Use of machine learning methods for prediction of acute toxicity in organs at risk following prostate radiotherapy

Research output: Contribution to journalArticlepeer-review


Purpose: The goal of this study is to investigate the advantages of large scale optimization methods vs conventional classification techniques in predicting acute toxicity for urinary bladder and rectum due to prostate irradiation. Methods: Clinical and dosimetric data of 321 patients undergoing prostate conformal radiotherapy were recorded. Gastro-intestinal and genito-urinary acute toxicities were scored according to the Radiation Therapy Oncology GroupEuropean Organization for Research and Treatment of Cancer (RTOGEORTC) scale. Patients were classified in two categories to separate mild (Grade2) from severe toxicity levels (Grade2). Machine learning methods at different complexity were implemented to predict toxicity as a function of multiple variables. The first approach consisted of a large scale optimization method, based on genetic algorithms (GAs) and artificial neural networks (ANN). The second approach was a binary classifier based on support vector machines (SVM). Results: The ANN and SVM-based solutions showed comparable prediction accuracy, exhibiting an area under the receiver operating characteristic (ROC) curve of 0.7. Different sensitivity and specificity features were measured for the two approaches. The ANN algorithm showed enhanced sensitivity if combined with appropriate classification criteria. Conclusions: The results demonstrate that high sensitivity in toxicity prediction can be achieved with optimized ANNs, that are put forward to represent a valuable support in medical decisions. Future studies will be focused on enlarging the available patient database to increase the reliability of toxicity prediction algorithms and to define optimal classification criteria.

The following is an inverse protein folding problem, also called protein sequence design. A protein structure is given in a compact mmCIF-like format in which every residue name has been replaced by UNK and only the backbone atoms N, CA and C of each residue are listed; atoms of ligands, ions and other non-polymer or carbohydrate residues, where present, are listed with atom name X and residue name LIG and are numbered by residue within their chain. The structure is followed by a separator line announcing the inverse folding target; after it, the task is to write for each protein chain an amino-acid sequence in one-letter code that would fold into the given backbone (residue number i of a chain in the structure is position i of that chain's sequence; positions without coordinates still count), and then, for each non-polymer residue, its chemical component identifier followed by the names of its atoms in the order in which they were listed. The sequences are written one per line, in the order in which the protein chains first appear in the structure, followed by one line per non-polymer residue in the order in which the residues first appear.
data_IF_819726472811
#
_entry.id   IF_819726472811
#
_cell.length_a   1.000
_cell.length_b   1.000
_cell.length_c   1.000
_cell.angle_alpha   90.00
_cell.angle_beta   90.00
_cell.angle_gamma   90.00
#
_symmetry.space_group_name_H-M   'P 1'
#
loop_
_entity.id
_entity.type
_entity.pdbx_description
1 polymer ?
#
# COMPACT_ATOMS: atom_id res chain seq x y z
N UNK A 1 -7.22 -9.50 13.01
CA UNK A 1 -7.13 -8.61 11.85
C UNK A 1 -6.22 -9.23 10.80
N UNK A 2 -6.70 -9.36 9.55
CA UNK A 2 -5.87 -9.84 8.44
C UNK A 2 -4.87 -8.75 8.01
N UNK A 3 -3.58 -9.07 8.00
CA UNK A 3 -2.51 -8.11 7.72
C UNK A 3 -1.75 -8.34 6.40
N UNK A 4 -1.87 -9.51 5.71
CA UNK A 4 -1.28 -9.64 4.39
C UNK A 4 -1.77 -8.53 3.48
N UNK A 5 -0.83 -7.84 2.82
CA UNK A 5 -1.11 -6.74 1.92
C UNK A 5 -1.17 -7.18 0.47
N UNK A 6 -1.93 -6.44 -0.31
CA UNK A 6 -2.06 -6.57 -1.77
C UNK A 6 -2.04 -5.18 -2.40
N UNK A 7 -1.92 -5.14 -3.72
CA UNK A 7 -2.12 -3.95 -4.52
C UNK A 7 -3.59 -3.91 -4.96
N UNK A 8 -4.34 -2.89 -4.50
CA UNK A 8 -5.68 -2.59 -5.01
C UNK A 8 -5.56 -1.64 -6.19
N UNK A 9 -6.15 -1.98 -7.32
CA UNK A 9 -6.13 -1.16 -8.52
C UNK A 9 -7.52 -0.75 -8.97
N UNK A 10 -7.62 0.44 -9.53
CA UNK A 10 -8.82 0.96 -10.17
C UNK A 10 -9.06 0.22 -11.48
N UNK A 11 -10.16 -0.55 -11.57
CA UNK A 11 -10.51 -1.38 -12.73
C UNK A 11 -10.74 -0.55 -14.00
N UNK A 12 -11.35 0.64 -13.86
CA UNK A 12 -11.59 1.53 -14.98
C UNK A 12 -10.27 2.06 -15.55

Original languageEnglish
Pages (from-to)2859-2867
Number of pages9
JournalMedical Physics
Issue number6
Publication statusPublished - Jun 2011


  • artificial neural networks
  • machine learning in medicine
  • prostate cancer
  • radiotherapy
  • support vector machine

ASJC Scopus subject areas

  • Biophysics
  • Radiology Nuclear Medicine and imaging


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